A staggering percentage of us now conduct our screen media consumption in multi-screen environments, where it’s not uncommon to watch film or television on one screen with another simultaneously illuminated on our laptop, with even a third one active every time the smartphone beckons with a new notification.
This isn’t breaking news (though it has perhaps crept up on us collectively as the new normal), and I’m not here to spin a paean to the era where the only screens available were “big” and watched in shared public spaces, with no competition from smaller screens and their content. However, it’s worthwhile to pause a moment and consider what the implications of this shift are, when we say we’re “watching” something in our domestic spaces.
For now at least, most public cinema exhibition spaces are still battling the intrusion of smaller screens into their confines during showtimes, small exhibitors and national multiplex chains alike, with some even gamifying compliance like the US chain Cinemark.
The reasons for such resistance by exhibitors are self-explanatory. In shared exhibition settings, personal screens present light and sound pollution that can detract from the experiences of other cinema-goers, and inflict the decisions of the one upon the many. But in the confines of our own homes, what’s the big deal about dividing our attention between multiple screens, when we’re only affecting ourselves?
“Who’s That Guy?” Syndrome
A couple years ago, a conversation with with some senior academic colleagues turned to the lure of resources like IMDb when watching something new to us in our homes. Our devices leave us only a few taps or clicks away from identifying a familiar face, seeing what else the cinematographer has worked on, or checking if this text pre- or post-dates another called to mind, but then suddenly it’s all too easy to find a tab with gmail open as well, our attentions lured away from the screen: the object of our focus abruptly reduced to background noise. And with that shift, we are listening to what is on the television far more that we are watching it.
For the analytical viewer, initially intent on engaging more, not less, by looking up production details, this presents a stealthy undermining of her viewing goals, as detail on the screen itself consequently registers with less impact or is missed entirely. In “Intro To Film” courses, it’s fairly standard for the instructor to introduce students to a methodology of good note-taking practices while watching films. While open laptops are increasingly common at curricular screenings of films, far more so than at the time of my own undergraduate studies, I am firmly of the camp that—if it
isn’t a matter of accessibility—a notebook, pen, and one’s eyes fixed firmly upon the screen (and a willingness to decipher one’s own hieroglyphics later!) still constitutes best practice if one is planning to write later about what one is viewing.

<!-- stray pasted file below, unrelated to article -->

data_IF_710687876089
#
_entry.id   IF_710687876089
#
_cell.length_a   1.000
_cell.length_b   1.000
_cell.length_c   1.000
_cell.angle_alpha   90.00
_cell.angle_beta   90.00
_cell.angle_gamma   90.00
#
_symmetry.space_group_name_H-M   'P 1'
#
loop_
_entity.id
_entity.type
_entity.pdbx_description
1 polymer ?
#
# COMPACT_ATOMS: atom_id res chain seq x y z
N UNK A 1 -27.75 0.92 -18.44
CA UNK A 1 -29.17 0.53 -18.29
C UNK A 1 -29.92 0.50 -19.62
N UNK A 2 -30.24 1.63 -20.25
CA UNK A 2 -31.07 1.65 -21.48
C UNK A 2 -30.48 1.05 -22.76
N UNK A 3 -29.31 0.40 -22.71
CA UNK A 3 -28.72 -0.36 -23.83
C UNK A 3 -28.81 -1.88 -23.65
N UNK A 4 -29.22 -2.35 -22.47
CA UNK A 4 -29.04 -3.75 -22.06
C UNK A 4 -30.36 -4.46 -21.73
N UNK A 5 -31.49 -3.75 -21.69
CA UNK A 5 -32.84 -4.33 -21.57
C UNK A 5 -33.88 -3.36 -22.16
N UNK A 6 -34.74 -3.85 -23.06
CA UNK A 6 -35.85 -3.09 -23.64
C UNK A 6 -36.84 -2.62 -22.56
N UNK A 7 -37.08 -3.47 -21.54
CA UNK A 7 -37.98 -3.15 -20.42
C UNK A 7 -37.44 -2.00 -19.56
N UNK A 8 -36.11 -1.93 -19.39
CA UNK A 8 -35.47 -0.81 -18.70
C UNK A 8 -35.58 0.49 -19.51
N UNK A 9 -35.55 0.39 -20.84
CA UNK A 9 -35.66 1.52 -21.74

In my own home, I have become somewhat less rigid over time about the superiority of notebook to laptop for this process (though I still consciously strive to keep my eyes on the primary screen exclusively), but I have for many years carried a small notebook with me at all times for the explicit purpose of taking notes in movie theaters. It can be awkward, it can be illegible, and sometimes even comical in progress—I can attest from personal experience that nothing gets you stranger looks from your fellow attendees than frantic silent efforts to transcribe dialogue at a commercial screening of a horror film—but eventually it becomes second-nature, to the degree that I habitually take notes at most films I attend, even if I originally have no intent of engaging with them in writing later. I remember the films watched thusly far more vividly, and notice more even at the time, even if I never consult the notes again.
Social Media as Note-Taking?
At this point, I would imagine many reading this to already be wondering where, precisely, live-tweeting viewings of broadcast television episodes fits into this discussion—a practice employing a distracting second screen, yet surely also representing a deeper engagement with the primary screen, akin in some ways to note-taking as described above? In my estimation, this is where things get…complicated.
Back when Netflix released the new Daredevil S1, I decided to attempt my first-ever live-tweeting of new television, as this series promised to be squarely in my arena of expertise and interest, and thus highly appropriate content for my professional account then. And attempt I did, for the full series, but here I’ll add a confession: I hit pause every time I had a reaction I decided to share with Twitter, because even occasionally “swyping” 140 characters or less on my phone’s touchscreen was too distracting from the degree of attention I wanted to pay a series that I expected to be fairly dense.